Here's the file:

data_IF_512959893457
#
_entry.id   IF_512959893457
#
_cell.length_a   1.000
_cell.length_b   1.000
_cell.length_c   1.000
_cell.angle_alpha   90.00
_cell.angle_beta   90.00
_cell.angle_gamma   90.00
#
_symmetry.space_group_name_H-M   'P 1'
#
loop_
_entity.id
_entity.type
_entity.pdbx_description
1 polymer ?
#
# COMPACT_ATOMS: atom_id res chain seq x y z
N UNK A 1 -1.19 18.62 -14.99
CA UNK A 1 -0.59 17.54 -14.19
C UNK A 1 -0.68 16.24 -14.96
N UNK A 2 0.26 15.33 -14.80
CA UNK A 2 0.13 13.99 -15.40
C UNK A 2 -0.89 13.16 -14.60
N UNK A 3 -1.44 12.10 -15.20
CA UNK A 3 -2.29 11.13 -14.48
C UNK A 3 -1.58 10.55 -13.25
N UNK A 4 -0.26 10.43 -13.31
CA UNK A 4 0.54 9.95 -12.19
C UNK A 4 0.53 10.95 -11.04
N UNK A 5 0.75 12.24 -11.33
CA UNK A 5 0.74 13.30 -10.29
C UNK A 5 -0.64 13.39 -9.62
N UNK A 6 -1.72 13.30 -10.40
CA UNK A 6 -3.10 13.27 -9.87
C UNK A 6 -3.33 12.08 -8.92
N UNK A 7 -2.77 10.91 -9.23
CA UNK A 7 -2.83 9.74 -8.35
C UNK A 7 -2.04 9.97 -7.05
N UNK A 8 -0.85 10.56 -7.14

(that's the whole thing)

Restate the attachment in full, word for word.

data_IF_512959893457
#
_entry.id   IF_512959893457
#
_cell.length_a   1.000
_cell.length_b   1.000
_cell.length_c   1.000
_cell.angle_alpha   90.00
_cell.angle_beta   90.00
_cell.angle_gamma   90.00
#
_symmetry.space_group_name_H-M   'P 1'
#
loop_
_entity.id
_entity.type
_entity.pdbx_description
1 polymer ?
#
# COMPACT_ATOMS: atom_id res chain seq x y z
N UNK A 1 -1.19 18.62 -14.99
CA UNK A 1 -0.59 17.54 -14.19
C UNK A 1 -0.68 16.24 -14.96
N UNK A 2 0.26 15.33 -14.80
CA UNK A 2 0.13 13.99 -15.40
C UNK A 2 -0.89 13.16 -14.60
N UNK A 3 -1.44 12.10 -15.20
CA UNK A 3 -2.29 11.13 -14.48
C UNK A 3 -1.58 10.55 -13.25
N UNK A 4 -0.26 10.43 -13.31
CA UNK A 4 0.54 9.95 -12.19
C UNK A 4 0.53 10.95 -11.04
N UNK A 5 0.75 12.24 -11.33
CA UNK A 5 0.74 13.30 -10.29
C UNK A 5 -0.64 13.39 -9.62
N UNK A 6 -1.72 13.30 -10.40
CA UNK A 6 -3.10 13.27 -9.87
C UNK A 6 -3.33 12.08 -8.92
N UNK A 7 -2.77 10.91 -9.23
CA UNK A 7 -2.83 9.74 -8.35
C UNK A 7 -2.04 9.97 -7.05
N UNK A 8 -0.85 10.56 -7.14